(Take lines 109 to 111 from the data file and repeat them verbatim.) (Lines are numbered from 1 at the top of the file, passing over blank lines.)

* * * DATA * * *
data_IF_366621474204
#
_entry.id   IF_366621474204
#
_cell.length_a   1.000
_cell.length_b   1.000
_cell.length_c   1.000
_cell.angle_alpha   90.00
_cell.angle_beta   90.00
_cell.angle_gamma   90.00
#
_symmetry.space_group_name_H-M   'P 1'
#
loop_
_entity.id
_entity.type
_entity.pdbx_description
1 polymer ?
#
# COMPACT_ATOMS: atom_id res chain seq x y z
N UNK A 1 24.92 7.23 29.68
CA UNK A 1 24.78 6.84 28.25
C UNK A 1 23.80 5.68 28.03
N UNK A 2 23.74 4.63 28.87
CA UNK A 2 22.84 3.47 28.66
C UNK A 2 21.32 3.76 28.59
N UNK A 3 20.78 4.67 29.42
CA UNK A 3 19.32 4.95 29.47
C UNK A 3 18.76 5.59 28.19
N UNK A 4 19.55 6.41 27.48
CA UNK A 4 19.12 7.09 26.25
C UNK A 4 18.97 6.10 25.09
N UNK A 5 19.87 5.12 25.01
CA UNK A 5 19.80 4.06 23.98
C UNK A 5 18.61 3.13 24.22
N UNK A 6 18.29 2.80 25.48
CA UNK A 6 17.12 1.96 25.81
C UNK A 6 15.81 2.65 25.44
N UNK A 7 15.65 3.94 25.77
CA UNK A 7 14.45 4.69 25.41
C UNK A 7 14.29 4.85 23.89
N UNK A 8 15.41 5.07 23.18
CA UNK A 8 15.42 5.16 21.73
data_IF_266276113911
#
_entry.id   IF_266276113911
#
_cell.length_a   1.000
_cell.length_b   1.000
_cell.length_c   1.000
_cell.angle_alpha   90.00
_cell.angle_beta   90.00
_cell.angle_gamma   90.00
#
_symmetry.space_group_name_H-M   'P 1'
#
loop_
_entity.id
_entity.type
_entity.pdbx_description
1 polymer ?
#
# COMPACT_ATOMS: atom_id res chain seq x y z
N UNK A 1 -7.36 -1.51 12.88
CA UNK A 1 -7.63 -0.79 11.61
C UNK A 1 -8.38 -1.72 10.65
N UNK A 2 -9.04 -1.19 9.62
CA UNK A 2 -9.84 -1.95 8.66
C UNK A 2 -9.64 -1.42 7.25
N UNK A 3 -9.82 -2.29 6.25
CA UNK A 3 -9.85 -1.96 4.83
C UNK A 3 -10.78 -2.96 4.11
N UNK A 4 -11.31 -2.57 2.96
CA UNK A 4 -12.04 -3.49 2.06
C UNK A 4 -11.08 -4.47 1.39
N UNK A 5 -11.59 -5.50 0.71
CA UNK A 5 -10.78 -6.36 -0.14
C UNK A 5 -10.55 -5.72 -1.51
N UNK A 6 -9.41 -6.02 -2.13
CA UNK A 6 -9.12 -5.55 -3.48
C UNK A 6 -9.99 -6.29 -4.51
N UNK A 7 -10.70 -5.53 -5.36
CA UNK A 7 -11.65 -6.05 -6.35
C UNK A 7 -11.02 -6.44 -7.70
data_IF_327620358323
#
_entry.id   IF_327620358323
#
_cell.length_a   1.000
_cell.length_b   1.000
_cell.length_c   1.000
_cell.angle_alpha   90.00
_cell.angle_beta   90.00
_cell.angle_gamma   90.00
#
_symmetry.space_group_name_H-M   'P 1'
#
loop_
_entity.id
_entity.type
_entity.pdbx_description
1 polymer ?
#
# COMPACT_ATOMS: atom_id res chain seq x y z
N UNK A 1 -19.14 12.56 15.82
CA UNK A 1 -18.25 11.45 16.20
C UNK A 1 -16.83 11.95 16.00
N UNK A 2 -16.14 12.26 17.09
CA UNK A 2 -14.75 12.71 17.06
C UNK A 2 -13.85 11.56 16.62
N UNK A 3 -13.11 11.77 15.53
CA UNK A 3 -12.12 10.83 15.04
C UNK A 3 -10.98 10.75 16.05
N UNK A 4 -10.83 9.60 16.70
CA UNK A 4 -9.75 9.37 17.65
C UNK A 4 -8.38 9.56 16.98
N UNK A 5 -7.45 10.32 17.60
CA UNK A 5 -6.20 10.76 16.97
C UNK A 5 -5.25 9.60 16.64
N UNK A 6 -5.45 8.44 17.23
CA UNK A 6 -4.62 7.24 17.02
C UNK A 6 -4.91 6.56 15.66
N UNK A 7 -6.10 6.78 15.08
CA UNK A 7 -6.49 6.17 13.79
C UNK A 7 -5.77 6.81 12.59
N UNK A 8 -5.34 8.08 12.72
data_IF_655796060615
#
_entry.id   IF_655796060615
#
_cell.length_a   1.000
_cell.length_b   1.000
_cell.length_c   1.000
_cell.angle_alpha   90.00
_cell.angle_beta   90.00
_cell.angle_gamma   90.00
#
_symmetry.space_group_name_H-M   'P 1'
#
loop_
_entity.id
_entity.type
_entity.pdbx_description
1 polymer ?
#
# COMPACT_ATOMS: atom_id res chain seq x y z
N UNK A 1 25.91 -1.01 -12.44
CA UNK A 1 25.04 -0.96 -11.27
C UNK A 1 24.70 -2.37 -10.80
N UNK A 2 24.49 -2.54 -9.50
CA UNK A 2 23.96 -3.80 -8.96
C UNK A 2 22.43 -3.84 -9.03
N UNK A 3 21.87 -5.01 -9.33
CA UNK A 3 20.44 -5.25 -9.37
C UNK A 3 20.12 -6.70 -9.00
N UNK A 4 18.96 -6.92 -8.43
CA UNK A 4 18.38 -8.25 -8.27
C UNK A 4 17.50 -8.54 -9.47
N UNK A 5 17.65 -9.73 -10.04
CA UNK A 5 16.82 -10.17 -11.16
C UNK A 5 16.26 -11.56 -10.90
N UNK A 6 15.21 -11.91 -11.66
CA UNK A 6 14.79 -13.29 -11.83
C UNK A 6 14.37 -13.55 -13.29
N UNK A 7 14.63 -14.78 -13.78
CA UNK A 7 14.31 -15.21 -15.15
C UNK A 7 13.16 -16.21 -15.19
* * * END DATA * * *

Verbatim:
CA UNK A 2 -14.75 12.71 17.06
C UNK A 2 -13.85 11.56 16.62
N UNK A 3 -13.11 11.77 15.53